I haven't written in the last few days, I have been in EU project review (as a reviewer) in Brussels and also had some time to be tourist, and climbed the Atomium, Brussels known icon
and in several museums in center city, taking refuge from the rain
including the famous Magritte museum. I have imported some Belgian chocolate (most of it was already given away) and a Belgian virus, with whom I am struggling in the last couple of days.
I also came across the Gartner's big data hype cycle for 2012 -- the first time in which Gartner chose to look at big data as an area.
You may notice that "complex event processing" is around the peak of the diagram.
It seems that this hype cycle made Irfan Khan, CTO of Sybase quite furious, his firm reaction was:
"Gartner dead wrong about Big Data life-cycle". Khan claims that Big Data is not a hype but a reality, and expectations are under-inflated not over-inflated since it can do much more than what people assume.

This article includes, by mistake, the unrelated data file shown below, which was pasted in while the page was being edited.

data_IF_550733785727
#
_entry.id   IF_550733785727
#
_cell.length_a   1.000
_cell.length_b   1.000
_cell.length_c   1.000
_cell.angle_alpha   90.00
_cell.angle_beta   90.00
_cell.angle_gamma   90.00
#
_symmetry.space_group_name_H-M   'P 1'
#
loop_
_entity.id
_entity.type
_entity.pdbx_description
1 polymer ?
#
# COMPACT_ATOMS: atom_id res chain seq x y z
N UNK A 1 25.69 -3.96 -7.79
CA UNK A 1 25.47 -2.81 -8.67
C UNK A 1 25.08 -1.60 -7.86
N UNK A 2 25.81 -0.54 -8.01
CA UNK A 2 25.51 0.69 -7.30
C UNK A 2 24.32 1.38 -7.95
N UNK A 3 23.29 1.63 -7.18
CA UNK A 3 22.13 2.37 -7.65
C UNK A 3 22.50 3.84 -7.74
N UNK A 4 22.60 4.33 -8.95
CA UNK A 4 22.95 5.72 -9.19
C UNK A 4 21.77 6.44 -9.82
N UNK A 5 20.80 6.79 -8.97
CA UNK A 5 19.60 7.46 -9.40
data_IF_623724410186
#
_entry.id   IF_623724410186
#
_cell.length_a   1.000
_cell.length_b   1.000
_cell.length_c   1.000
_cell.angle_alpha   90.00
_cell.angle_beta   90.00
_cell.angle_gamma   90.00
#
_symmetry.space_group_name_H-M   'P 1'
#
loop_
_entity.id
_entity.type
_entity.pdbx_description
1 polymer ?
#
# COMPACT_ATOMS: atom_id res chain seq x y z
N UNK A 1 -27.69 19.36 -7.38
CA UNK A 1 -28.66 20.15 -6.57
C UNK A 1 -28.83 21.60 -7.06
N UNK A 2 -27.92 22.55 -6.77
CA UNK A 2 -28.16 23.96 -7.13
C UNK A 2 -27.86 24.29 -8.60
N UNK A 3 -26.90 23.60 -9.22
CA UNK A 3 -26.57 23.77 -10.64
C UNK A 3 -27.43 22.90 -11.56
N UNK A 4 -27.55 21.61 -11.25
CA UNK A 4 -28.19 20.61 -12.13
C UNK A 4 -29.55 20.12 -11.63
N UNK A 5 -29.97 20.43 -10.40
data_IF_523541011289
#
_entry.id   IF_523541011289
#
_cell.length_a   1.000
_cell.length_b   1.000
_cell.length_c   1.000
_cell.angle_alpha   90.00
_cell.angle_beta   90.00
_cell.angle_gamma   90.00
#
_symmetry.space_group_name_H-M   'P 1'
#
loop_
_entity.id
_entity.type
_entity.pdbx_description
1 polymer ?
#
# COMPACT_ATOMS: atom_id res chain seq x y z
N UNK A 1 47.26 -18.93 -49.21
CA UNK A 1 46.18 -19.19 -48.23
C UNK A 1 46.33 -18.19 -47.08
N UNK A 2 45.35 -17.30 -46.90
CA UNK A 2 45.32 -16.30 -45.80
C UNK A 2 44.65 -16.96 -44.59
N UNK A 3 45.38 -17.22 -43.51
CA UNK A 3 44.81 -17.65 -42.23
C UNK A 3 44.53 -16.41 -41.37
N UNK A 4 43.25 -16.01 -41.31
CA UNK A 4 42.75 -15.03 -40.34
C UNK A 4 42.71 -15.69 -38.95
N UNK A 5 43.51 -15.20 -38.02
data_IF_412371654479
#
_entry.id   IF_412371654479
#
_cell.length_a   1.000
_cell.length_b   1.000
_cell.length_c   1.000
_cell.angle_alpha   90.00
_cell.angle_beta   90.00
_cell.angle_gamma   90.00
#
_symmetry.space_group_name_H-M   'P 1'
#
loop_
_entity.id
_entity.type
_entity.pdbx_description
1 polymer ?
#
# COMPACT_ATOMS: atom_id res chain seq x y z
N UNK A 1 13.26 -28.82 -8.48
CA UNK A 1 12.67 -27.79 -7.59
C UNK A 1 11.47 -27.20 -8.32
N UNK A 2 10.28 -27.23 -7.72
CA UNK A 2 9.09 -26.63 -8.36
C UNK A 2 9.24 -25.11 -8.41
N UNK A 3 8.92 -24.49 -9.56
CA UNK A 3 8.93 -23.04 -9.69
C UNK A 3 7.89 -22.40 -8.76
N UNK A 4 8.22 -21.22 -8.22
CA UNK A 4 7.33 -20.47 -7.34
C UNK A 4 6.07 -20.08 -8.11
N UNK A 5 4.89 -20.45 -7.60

I guess that there is growing adoption to technologies associated with Big Data, but I don't think that it reached the plateau of productivity, as Khan's claims, since this is not around whether there are mature products (by the vendors' conception), but around the utilization in industry, and it is difficult to say that most organizations had good exploitation of such technologies. Furthermore, Khan's claim that Big Data is under-inflated actually shows that the plateau of productivity has been reached.
In any event, the event processing angle is interesting. Note that originally event processing appeared in the hype cycle of enterprise architecture for several years. In 2012 event processing does not appear explicitly,
Big Data appears as one block in the top. This shows that event processing has migrated (at least in Gartner's mind) from the middleware world into the analytics world, and this is also compatible with some of the current trends, but this should be a subject of another posting - coming soon.